6.2 Application of CCE to binary black hole inspirals

The emission of gravitational waves from the inspiral and merger of binary black holes is the most likely source for detection by gravitational wave observatories. The post-Newtonian regime of the inspiral can be accurately modeled by the chirp waveforms obtained by perturbation theory and the final ringdown waveform can be accurately modeled by the known quasi-normal modes. This places special importance on reliable waveforms for the nonlinear inspiral and merger waveform, which interpolates between these early and late time phases. Here CCE plays the important role of providing an unambiguous waveform at + ℐ, which can be used to avoid the error introduced by perturbative extraction techniques.

The application of CCE to binary black-hole simulations was first carried out in [243Jump To The Next Citation Point, 244Jump To The Next Citation Point] using an implementation of the PITT code for the characteristic evolution. The Cauchy evolution was carried out using a variant of the BSSN formulation [268, 38]. Simulations of inspiral and merger were carried out for equal-mass non-spinning black holes and for equal-mass black holes with spins aligned with the orbital angular momentum. For a binary of mass M, two separate choices of outer Cauchy boundary were located at R = 3600 M and R = 2000 M, with the corresponding characteristic extraction worldtubes ranging from RE = 100 M to RE = 250 M, sufficient to causally isolate the characteristic extraction from the outer boundary during the simulation of eight orbits prior to merger and ringdown. The difference between CCE waveforms in this range of extraction radii was found to be of comparable size to the numerical error. In particular, for the grid resolutions used, the dominant numerical error was due to the Cauchy evolution.

The CCE waveforms at + ℐ were also used to evaluate the quality of perturbative waveforms based upon Weyl tensor extraction. In order to reduce finite extraction effects, the perturbative waveforms were extrapolated to infinity by extraction at six radii in the range R = 280 M to R = 1000 M. It is notable that the results in [243Jump To The Next Citation Point] indicate that the systematic error in perturbative extraction had, previously, been underestimated.

The lack of reflection symmetry in the spinning case leads to a recoil, or “kick”, due to the linear momentum carried off by the gravitational waves. The astrophysical consequence of this kick to the evolution of a galactic core has accentuated the important role of CCE waveforms to supply the energy, momentum and angular momentum radiated during binary black hole inspirals. The radiated energy and momentum obtained from the ψ4 Weyl component obtained at + ℐ via CCE was compared to the corresponding value extracted at finite radii and then extrapolated to infinity [244Jump To The Next Citation Point]. The extrapolated value was found to be of comparable accuracy to the CCE result for the large extraction radii used. For extraction at a single radius of R = 100 M, commonly used in numerical relativity, this was no longer true and the error was 1 to 2 orders of magnitude larger. The CCE energy loss obtained via ψ4 was also found to be consistent, within numerical error, to the recoil computed from the news function. The work emphasizes the need for an accurate description of the astrophysical consequences of gravitational radiation, which CCE is designed to provide.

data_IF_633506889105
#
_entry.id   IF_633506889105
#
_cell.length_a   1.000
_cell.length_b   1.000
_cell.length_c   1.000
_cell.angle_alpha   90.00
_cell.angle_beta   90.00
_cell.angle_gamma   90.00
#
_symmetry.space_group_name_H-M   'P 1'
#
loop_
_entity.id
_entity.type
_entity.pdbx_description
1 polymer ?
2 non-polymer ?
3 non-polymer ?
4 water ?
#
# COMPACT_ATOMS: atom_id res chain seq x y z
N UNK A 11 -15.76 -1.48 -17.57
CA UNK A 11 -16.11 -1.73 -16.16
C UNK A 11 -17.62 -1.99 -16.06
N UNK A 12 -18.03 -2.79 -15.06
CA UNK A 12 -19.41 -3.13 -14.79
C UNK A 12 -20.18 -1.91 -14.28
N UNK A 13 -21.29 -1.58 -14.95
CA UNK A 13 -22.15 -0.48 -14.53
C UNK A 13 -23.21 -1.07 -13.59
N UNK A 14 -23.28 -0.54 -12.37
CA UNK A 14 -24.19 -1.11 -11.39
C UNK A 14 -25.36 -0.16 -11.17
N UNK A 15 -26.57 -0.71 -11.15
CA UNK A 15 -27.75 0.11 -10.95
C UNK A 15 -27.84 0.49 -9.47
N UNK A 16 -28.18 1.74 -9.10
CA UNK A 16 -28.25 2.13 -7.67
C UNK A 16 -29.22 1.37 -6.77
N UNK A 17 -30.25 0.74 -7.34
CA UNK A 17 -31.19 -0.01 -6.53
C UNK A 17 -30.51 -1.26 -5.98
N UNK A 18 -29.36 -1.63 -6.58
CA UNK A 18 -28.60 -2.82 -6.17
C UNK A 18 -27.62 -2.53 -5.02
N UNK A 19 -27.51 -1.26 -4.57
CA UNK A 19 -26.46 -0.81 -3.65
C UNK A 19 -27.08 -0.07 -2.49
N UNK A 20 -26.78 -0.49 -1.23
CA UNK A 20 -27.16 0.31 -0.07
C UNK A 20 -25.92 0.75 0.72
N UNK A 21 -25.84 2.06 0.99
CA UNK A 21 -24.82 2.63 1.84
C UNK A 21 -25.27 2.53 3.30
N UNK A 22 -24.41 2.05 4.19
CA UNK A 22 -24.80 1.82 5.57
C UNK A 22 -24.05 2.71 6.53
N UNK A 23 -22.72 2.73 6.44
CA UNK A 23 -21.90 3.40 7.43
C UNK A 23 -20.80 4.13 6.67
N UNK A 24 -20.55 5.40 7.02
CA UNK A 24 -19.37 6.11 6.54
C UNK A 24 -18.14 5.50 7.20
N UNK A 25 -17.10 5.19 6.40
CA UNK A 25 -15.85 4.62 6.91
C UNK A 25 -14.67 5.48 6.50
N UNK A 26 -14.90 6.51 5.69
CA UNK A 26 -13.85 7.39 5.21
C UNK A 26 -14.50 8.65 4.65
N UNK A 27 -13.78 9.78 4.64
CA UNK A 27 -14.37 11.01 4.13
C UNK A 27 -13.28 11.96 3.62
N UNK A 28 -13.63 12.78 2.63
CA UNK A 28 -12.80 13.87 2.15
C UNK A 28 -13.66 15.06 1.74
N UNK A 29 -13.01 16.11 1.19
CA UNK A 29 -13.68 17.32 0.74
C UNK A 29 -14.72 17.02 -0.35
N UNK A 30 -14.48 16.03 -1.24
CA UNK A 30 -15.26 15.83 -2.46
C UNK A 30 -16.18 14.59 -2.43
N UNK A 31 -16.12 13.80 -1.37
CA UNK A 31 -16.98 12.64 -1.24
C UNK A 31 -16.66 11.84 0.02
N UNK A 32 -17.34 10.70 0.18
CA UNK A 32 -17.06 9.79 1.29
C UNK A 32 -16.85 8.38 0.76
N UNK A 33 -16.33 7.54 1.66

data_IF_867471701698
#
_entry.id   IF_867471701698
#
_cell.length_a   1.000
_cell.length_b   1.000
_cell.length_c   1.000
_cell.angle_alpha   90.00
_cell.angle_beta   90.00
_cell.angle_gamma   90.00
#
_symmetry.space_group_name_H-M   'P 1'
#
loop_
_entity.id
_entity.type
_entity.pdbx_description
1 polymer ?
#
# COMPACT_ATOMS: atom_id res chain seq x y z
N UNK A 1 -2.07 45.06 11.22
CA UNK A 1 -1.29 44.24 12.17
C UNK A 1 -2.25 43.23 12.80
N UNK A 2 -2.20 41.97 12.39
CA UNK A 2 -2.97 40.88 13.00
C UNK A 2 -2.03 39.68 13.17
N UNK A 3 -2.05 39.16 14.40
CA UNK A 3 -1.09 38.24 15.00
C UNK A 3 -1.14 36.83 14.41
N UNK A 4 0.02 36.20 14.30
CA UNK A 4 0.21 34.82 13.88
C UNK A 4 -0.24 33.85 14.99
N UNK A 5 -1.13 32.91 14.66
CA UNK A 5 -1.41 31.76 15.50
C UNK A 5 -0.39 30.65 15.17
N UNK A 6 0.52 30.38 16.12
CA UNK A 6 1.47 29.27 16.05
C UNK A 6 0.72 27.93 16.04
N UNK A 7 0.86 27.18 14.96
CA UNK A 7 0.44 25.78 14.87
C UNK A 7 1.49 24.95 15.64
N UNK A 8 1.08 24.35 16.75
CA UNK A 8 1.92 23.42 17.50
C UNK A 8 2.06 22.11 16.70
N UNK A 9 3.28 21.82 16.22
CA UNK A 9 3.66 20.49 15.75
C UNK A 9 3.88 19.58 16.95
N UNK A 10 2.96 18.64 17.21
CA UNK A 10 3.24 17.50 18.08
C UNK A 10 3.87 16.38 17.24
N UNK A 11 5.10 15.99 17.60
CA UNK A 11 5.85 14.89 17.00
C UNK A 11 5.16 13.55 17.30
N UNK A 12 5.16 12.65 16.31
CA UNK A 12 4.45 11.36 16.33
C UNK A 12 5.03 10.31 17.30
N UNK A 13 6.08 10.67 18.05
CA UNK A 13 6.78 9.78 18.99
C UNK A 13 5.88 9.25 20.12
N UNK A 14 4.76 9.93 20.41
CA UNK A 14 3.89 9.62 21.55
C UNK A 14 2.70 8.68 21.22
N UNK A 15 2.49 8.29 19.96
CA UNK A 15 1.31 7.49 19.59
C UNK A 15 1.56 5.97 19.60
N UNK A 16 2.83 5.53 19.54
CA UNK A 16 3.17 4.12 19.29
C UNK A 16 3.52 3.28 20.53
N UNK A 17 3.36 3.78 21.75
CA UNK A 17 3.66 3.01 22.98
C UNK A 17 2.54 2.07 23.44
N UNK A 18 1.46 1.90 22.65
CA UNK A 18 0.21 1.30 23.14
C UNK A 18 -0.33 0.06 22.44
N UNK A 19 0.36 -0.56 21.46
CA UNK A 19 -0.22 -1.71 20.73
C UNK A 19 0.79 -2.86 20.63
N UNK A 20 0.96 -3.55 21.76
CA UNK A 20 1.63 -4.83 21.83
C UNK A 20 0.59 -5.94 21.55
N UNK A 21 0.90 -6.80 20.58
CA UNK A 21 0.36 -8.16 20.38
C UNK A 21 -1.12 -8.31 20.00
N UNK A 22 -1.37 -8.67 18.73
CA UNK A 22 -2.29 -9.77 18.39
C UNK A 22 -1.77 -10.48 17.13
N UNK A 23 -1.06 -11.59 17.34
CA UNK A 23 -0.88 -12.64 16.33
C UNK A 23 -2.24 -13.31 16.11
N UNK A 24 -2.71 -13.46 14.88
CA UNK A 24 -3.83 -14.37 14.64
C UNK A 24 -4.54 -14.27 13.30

In addition to the dominant oscillatory gravitational-wave signals produced during binary inspirals, there are also memory effects described by the long time scale change in the strain Δh = h (t,𝜃,ϕ ) − h (− ∞, 𝜃,ϕ). In a follow-up to the work in [243, 244], these were studied by means of CCE [247] for the inspiral of spinning black holes. It was found that the memory effect was greatest for the case of spins aligned with the orbital angular momentum, as might be expected since this case also produces the strongest radiation. The largest spherical harmonic mode for the effect was found to be the (ℓ = 2,m = 0) mode. Since CCE supplies either the news function or its time derivative ψ 4, a major difficulty in measuring the memory is the proper setting of the integration constants in determining the strain. This was done by matching the numerical evolution to a post-Newtonian precursor. There is a slow monotonic growth of Δh during the inspiral followed by a rapid rise during the merger phase, which over the time scale of the simulation leads to a step-like behavior modulated by the final ringdown. The simulations showed that the largest memory offset occurs for highly-spinning black holes, with an estimated value of 0.24 in the maximally-spinning case. These results are central to determining the detectability of the memory effect by observations of gravitational waves. Since the size of the (ℓ = 2,m = 0) mode is small compared to the dominant (ℓ = 2,m = 2) radiation mode, the memory effect is unlikely to be observable in LIGO signals. However, the long period behavior of the effect might make it more conducive to detection by proposed pulsar timing arrays designed to measure the residual times-of-arrival caused by intervening gravitational waves.

Another application of CCE has been to the study of gravitational waves from precessing binary black holes with spins aligned or anti-aligned to the orbital angular momentum [245]. It was found that binaries with spin aligned with the orbital angular momentum are more powerful sources than the corresponding binaries with anti-aligned spins. The results were confirmed by comparing the waveforms obtained using perturbative extraction at finite radius to those obtained using CCE. The comparisons showed that the difference between the two approaches was within the numerical error of the simulation.


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